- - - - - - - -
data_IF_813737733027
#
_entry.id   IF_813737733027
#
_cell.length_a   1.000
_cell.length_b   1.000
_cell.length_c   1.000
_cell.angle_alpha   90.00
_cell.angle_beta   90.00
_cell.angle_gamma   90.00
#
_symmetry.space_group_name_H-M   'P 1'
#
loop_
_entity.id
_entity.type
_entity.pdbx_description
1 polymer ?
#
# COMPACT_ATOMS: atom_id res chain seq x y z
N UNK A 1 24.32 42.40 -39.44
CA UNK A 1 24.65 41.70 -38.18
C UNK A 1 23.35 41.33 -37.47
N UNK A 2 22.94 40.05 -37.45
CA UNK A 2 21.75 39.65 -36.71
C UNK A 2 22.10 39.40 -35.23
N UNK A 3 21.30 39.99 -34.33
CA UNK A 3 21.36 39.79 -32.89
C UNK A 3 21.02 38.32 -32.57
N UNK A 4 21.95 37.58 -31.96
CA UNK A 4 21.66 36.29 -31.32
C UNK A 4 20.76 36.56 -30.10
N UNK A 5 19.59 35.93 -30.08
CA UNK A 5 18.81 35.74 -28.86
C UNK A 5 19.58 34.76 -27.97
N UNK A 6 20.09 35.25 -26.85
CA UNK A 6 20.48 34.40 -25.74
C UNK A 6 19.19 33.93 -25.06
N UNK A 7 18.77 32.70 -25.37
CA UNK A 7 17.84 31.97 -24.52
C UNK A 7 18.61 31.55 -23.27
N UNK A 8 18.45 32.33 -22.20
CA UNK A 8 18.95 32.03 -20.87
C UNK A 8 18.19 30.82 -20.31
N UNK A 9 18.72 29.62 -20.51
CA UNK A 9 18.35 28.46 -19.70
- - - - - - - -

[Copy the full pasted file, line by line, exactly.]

data_IF_813737733027
#
_entry.id   IF_813737733027
#
_cell.length_a   1.000
_cell.length_b   1.000
_cell.length_c   1.000
_cell.angle_alpha   90.00
_cell.angle_beta   90.00
_cell.angle_gamma   90.00
#
_symmetry.space_group_name_H-M   'P 1'
#
loop_
_entity.id
_entity.type
_entity.pdbx_description
1 polymer ?
#
# COMPACT_ATOMS: atom_id res chain seq x y z
N UNK A 1 24.32 42.40 -39.44
CA UNK A 1 24.65 41.70 -38.18
C UNK A 1 23.35 41.33 -37.47
N UNK A 2 22.94 40.05 -37.45
CA UNK A 2 21.75 39.65 -36.71
C UNK A 2 22.10 39.40 -35.23
N UNK A 3 21.30 39.99 -34.33
CA UNK A 3 21.36 39.79 -32.89
C UNK A 3 21.02 38.32 -32.57
N UNK A 4 21.95 37.58 -31.96
CA UNK A 4 21.66 36.29 -31.32
C UNK A 4 20.76 36.56 -30.10
N UNK A 5 19.59 35.93 -30.08
CA UNK A 5 18.81 35.74 -28.86
C UNK A 5 19.58 34.76 -27.97
N UNK A 6 20.09 35.25 -26.85
CA UNK A 6 20.48 34.40 -25.74
C UNK A 6 19.19 33.93 -25.06
N UNK A 7 18.77 32.70 -25.37
CA UNK A 7 17.84 31.97 -24.52
C UNK A 7 18.61 31.55 -23.27
N UNK A 8 18.45 32.33 -22.20
CA UNK A 8 18.95 32.03 -20.87
C UNK A 8 18.19 30.82 -20.31
N UNK A 9 18.72 29.62 -20.51
CA UNK A 9 18.35 28.46 -19.70